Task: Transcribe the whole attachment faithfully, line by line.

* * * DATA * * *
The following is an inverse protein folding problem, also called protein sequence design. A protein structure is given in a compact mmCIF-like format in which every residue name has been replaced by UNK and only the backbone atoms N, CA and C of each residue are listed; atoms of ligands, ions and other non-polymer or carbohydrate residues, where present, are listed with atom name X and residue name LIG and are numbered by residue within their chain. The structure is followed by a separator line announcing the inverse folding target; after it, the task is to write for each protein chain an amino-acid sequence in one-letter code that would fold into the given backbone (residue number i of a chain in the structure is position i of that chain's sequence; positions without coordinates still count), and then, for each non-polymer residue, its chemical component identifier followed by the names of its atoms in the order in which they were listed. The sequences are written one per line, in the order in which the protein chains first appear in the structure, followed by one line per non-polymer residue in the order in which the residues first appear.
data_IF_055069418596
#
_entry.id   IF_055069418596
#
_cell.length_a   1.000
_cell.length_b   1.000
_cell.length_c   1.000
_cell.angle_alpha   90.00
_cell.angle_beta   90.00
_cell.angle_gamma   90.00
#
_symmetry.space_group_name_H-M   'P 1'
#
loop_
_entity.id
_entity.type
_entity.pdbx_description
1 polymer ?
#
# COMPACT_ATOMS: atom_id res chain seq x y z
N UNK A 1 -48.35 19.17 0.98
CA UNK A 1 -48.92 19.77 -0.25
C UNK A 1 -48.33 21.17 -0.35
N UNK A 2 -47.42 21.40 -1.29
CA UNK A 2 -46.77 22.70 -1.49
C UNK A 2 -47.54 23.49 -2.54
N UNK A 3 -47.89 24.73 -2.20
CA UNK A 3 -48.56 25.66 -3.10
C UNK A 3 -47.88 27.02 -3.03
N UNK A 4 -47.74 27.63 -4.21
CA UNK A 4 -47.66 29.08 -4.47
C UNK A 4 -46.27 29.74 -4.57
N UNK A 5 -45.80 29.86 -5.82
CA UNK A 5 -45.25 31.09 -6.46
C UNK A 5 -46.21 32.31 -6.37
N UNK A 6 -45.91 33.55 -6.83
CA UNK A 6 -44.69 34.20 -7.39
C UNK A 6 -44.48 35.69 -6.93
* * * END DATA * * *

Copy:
The following is an inverse protein folding problem, also called protein sequence design. A protein structure is given in a compact mmCIF-like format in which every residue name has been replaced by UNK and only the backbone atoms N, CA and C of each residue are listed; atoms of ligands, ions and other non-polymer or carbohydrate residues, where present, are listed with atom name X and residue name LIG and are numbered by residue within their chain. The structure is followed by a separator line announcing the inverse folding target; after it, the task is to write for each protein chain an amino-acid sequence in one-letter code that would fold into the given backbone (residue number i of a chain in the structure is position i of that chain's sequence; positions without coordinates still count), and then, for each non-polymer residue, its chemical component identifier followed by the names of its atoms in the order in which they were listed. The sequences are written one per line, in the order in which the protein chains first appear in the structure, followed by one line per non-polymer residue in the order in which the residues first appear.
data_IF_055069418596
#
_entry.id   IF_055069418596
#
_cell.length_a   1.000
_cell.length_b   1.000
_cell.length_c   1.000
_cell.angle_alpha   90.00
_cell.angle_beta   90.00
_cell.angle_gamma   90.00
#
_symmetry.space_group_name_H-M   'P 1'
#
loop_
_entity.id
_entity.type
_entity.pdbx_description
1 polymer ?
#
# COMPACT_ATOMS: atom_id res chain seq x y z
N UNK A 1 -48.35 19.17 0.98
CA UNK A 1 -48.92 19.77 -0.25
C UNK A 1 -48.33 21.17 -0.35
N UNK A 2 -47.42 21.40 -1.29
CA UNK A 2 -46.77 22.70 -1.49
C UNK A 2 -47.54 23.49 -2.54
N UNK A 3 -47.89 24.73 -2.20
CA UNK A 3 -48.56 25.66 -3.10
C UNK A 3 -47.88 27.02 -3.03
N UNK A 4 -47.74 27.63 -4.21
CA UNK A 4 -47.66 29.08 -4.47
C UNK A 4 -46.27 29.74 -4.57
N UNK A 5 -45.80 29.86 -5.82
CA UNK A 5 -45.25 31.09 -6.46
C UNK A 5 -46.21 32.31 -6.37
N UNK A 6 -45.91 33.55 -6.83
CA UNK A 6 -44.69 34.20 -7.39
C UNK A 6 -44.48 35.69 -6.93